• A Study of Experimental Inotuzumab Ozogamicin for Younger Patients With CD22 Positive B Acute Lymphoblastic Leukemia

    open to eligible people ages 1-21

    This phase II trial studies how well inotuzumab ozogamicin works in treating younger patients with B-lymphoblastic lymphoma or CD22 positive B acute lymphoblastic leukemia that has come back (relapsed) or does not respond to treatment (refractory). Inotuzumab ozogamicin is a monoclonal antibody, called inotuzumab, linked to a toxic agent called ozogamicin. Inotuzumab attaches to CD22 positive cancer cells in a targeted way and delivers ozogamicin to kill them.

    Sacramento, California and other locations

  • A Study of Obinutuzumab, Ibrutinib, and Venetoclax for the Treatment of Previously Untreated Stage II-IV Follicular Lymphoma

    open to eligible people ages 18 years and up

    This phase II trial studies how well obinutuzumab, ibrutinib, and venetoclax work in treating patients with previously untreated stage II-IV follicular lymphoma. Immunotherapy with obinutuzumab may induce changes in body's immune system and may interfere with the ability of tumor cells to grow and spread. Ibrutinib and venetoclax may stop the growth of tumor cells by blocking some of the enzymes needed for cell growth. Giving obinutuzumab, ibrutinib, and venetoclax together may work better in treating follicular lymphoma compared to each drug alone.

    Sacramento, California

  • An Experimental Combination of Atezolizumab, Gemcitabine, Oxaliplatin, and Rituximab For Diffuse Large B-Cell Lymphoma

    open to eligible people ages 18 years and up

    This pilot phase I trial studies the side effects of atezolizumab, gemcitabine, oxaliplatin, and rituximab and to see how well they work in treating patients with transformed diffuse large B-cell lymphoma that has come back or does not respond to treatment. Immunotherapy with monoclonal antibodies, such as atezolizumab, may help the body's immune system attack the cancer, and may interfere with the ability of tumor cells to grow and spread. Drugs used in chemotherapy, such as gemcitabine and oxaliplatin, work in different ways to stop the growth of cancer cells, either by killing the cells, by stopping them from dividing, or by stopping them from spreading. Rituximab is a monoclonal antibody that may interfere with the ability of cancer cells to grow and spread. Giving atezolizumab, gemcitabine, oxaliplatin, and rituximab may work better in treating patients with transformed diffuse large B-cell lymphoma.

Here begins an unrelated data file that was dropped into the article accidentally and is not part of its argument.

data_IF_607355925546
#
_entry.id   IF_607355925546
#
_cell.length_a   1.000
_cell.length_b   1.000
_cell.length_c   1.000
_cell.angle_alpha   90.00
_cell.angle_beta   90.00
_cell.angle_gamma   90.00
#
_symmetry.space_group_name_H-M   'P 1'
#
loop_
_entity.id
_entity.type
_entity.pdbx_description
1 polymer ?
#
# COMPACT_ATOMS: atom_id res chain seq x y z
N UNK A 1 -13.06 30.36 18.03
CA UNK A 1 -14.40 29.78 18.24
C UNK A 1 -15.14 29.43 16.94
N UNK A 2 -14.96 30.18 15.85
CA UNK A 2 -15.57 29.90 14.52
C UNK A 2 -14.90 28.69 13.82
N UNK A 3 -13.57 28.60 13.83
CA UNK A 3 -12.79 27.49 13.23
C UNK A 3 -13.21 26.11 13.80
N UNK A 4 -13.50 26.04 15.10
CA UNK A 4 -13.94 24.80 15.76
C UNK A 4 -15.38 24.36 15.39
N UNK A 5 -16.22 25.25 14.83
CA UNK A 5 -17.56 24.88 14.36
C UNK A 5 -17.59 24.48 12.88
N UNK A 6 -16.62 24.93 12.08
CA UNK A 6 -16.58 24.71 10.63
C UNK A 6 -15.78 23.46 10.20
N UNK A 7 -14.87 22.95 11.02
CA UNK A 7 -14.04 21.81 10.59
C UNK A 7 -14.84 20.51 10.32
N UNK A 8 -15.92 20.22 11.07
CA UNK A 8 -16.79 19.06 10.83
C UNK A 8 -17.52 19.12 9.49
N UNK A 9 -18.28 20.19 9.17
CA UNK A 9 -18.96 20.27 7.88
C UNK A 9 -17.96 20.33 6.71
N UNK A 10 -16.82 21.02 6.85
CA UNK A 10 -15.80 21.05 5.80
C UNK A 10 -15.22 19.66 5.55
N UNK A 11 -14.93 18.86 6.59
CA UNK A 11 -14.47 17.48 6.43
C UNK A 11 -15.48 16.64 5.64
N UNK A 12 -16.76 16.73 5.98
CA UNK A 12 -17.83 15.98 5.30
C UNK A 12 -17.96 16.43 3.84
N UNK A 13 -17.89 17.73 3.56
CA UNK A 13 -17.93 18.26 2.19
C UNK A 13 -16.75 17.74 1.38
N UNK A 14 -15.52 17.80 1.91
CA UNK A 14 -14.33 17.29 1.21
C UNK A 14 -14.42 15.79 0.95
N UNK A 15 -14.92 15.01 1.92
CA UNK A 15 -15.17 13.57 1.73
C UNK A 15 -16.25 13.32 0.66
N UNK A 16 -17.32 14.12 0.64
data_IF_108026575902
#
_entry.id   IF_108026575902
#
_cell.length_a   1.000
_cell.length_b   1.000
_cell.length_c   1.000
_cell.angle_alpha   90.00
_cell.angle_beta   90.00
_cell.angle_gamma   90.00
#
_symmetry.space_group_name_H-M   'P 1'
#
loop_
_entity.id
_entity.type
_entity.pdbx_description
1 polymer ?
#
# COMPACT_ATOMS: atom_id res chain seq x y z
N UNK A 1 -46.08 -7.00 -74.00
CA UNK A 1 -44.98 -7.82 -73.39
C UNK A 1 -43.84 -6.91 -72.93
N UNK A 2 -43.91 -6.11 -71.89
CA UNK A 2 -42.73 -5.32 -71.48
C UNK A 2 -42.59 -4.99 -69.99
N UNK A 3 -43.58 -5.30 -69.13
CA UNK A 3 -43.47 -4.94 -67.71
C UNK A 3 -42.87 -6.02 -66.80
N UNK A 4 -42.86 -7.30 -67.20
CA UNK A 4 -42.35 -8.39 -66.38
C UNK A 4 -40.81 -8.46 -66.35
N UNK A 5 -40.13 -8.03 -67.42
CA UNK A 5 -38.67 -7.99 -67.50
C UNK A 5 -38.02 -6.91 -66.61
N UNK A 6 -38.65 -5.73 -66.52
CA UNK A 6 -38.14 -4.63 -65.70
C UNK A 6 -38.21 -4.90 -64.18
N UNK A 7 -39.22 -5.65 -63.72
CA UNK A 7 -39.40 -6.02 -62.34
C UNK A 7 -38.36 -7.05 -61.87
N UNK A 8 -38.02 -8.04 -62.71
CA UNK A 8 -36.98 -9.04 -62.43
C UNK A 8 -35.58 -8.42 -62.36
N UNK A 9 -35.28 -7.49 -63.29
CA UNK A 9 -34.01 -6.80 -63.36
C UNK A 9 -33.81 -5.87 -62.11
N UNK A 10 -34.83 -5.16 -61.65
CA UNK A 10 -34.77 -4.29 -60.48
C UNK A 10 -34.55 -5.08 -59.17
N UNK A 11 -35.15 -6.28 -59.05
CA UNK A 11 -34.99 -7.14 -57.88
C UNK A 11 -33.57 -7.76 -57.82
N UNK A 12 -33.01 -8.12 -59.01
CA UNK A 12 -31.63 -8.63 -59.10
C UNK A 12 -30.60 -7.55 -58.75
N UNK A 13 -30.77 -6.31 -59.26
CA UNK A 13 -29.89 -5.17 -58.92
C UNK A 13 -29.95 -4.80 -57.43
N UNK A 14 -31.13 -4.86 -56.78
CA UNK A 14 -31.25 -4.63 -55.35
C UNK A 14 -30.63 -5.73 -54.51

Sacramento, California and other locations

  • An Experimental Combination of Brentuximab, Vedotin or Crizotinib For Anaplastic Large Cell Lymphoma (rare type of blood cancer)

    open to eligible people ages up to 21 years

    This partially randomized phase II trial studies how well brentuximab vedotin or crizotinib and combination chemotherapy works in treating patients with newly diagnosed stage II-IV anaplastic large cell lymphoma. Brentuximab vedotin is a monoclonal antibody, called brentuximab, linked to a toxic agent called vedotin. Brentuximab attaches to CD30 positive cancer cells in targeted way and delivers vedotin to kill them. Crizotinib and methotrexate may stop the growth of cancer cells by blocking some of the enzymes needed for cell growth. Drugs used in chemotherapy work in different ways to stop the growth of cancer cells, either by killing the cells, by stopping them from dividing, or by stopping them from spreading. It is not yet known whether brentuximab vedotin and combination chemotherapy is more effective than crizotinib and combination chemotherapy in treating anaplastic large cell lymphoma.

    Sacramento, California and other locations

  • Combination chemotherapy and experimental immunotherapy in the treatment of Stage III-IV HIV-associated Hodgkin lymphoma

    “Does adding immunotherapy (brentuximab vedotin) to combination chemotherapy (AVD) better treat (HIV)-associated Hodgkin lymphoma?”

    open to eligible people ages 18 years and up